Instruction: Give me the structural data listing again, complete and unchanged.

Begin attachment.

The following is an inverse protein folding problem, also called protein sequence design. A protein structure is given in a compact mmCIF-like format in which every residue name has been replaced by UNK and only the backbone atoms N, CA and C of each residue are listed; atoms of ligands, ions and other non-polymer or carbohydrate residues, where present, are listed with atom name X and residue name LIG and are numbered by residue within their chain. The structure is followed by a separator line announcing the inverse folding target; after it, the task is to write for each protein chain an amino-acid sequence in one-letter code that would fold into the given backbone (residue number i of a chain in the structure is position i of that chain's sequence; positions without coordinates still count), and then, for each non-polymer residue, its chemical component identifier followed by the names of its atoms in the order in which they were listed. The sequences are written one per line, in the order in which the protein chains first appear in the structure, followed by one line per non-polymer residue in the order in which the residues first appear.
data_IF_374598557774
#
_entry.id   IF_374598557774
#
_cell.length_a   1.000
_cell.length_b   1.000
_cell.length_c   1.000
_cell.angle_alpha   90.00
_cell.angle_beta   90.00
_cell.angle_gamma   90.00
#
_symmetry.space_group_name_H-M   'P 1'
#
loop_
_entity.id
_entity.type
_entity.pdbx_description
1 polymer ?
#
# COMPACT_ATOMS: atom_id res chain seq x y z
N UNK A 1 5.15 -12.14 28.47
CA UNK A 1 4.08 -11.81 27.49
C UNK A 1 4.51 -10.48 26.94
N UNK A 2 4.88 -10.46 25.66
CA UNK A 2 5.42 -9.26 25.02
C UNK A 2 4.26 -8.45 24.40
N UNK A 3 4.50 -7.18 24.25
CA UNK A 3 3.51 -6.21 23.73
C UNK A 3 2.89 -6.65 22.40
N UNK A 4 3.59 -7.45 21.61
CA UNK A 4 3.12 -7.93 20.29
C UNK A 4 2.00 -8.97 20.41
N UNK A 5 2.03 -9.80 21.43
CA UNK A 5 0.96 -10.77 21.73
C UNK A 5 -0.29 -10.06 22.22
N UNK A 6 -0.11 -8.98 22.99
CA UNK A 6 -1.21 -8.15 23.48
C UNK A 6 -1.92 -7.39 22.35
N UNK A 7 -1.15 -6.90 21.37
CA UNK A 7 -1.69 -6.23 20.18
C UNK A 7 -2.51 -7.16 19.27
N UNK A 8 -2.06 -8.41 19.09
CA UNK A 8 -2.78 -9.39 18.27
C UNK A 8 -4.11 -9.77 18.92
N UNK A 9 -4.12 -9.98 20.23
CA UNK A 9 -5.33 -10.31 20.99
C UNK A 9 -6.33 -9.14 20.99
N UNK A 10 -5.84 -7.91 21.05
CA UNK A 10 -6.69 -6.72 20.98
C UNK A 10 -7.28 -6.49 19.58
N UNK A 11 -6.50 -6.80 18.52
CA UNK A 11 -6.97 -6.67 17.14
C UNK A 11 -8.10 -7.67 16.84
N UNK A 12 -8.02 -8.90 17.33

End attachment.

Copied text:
The following is an inverse protein folding problem, also called protein sequence design. A protein structure is given in a compact mmCIF-like format in which every residue name has been replaced by UNK and only the backbone atoms N, CA and C of each residue are listed; atoms of ligands, ions and other non-polymer or carbohydrate residues, where present, are listed with atom name X and residue name LIG and are numbered by residue within their chain. The structure is followed by a separator line announcing the inverse folding target; after it, the task is to write for each protein chain an amino-acid sequence in one-letter code that would fold into the given backbone (residue number i of a chain in the structure is position i of that chain's sequence; positions without coordinates still count), and then, for each non-polymer residue, its chemical component identifier followed by the names of its atoms in the order in which they were listed. The sequences are written one per line, in the order in which the protein chains first appear in the structure, followed by one line per non-polymer residue in the order in which the residues first appear.
data_IF_374598557774
#
_entry.id   IF_374598557774
#
_cell.length_a   1.000
_cell.length_b   1.000
_cell.length_c   1.000
_cell.angle_alpha   90.00
_cell.angle_beta   90.00
_cell.angle_gamma   90.00
#
_symmetry.space_group_name_H-M   'P 1'
#
loop_
_entity.id
_entity.type
_entity.pdbx_description
1 polymer ?
#
# COMPACT_ATOMS: atom_id res chain seq x y z
N UNK A 1 5.15 -12.14 28.47
CA UNK A 1 4.08 -11.81 27.49
C UNK A 1 4.51 -10.48 26.94
N UNK A 2 4.88 -10.46 25.66
CA UNK A 2 5.42 -9.26 25.02
C UNK A 2 4.26 -8.45 24.40
N UNK A 3 4.50 -7.18 24.25
CA UNK A 3 3.51 -6.21 23.73
C UNK A 3 2.89 -6.65 22.40
N UNK A 4 3.59 -7.45 21.61
CA UNK A 4 3.12 -7.93 20.29
C UNK A 4 2.00 -8.97 20.41
N UNK A 5 2.03 -9.80 21.43
CA UNK A 5 0.96 -10.77 21.73
C UNK A 5 -0.29 -10.06 22.22
N UNK A 6 -0.11 -8.98 22.99
CA UNK A 6 -1.21 -8.15 23.48
C UNK A 6 -1.92 -7.39 22.35
N UNK A 7 -1.15 -6.90 21.37
CA UNK A 7 -1.69 -6.23 20.18
C UNK A 7 -2.51 -7.16 19.27
N UNK A 8 -2.06 -8.41 19.09
CA UNK A 8 -2.78 -9.39 18.27
C UNK A 8 -4.11 -9.77 18.92
N UNK A 9 -4.12 -9.98 20.23
CA UNK A 9 -5.33 -10.31 20.99
C UNK A 9 -6.33 -9.14 20.99
N UNK A 10 -5.84 -7.91 21.05
CA UNK A 10 -6.69 -6.72 20.98
C UNK A 10 -7.28 -6.49 19.58
N UNK A 11 -6.50 -6.80 18.52
CA UNK A 11 -6.97 -6.67 17.14
C UNK A 11 -8.10 -7.67 16.84
N UNK A 12 -8.02 -8.90 17.33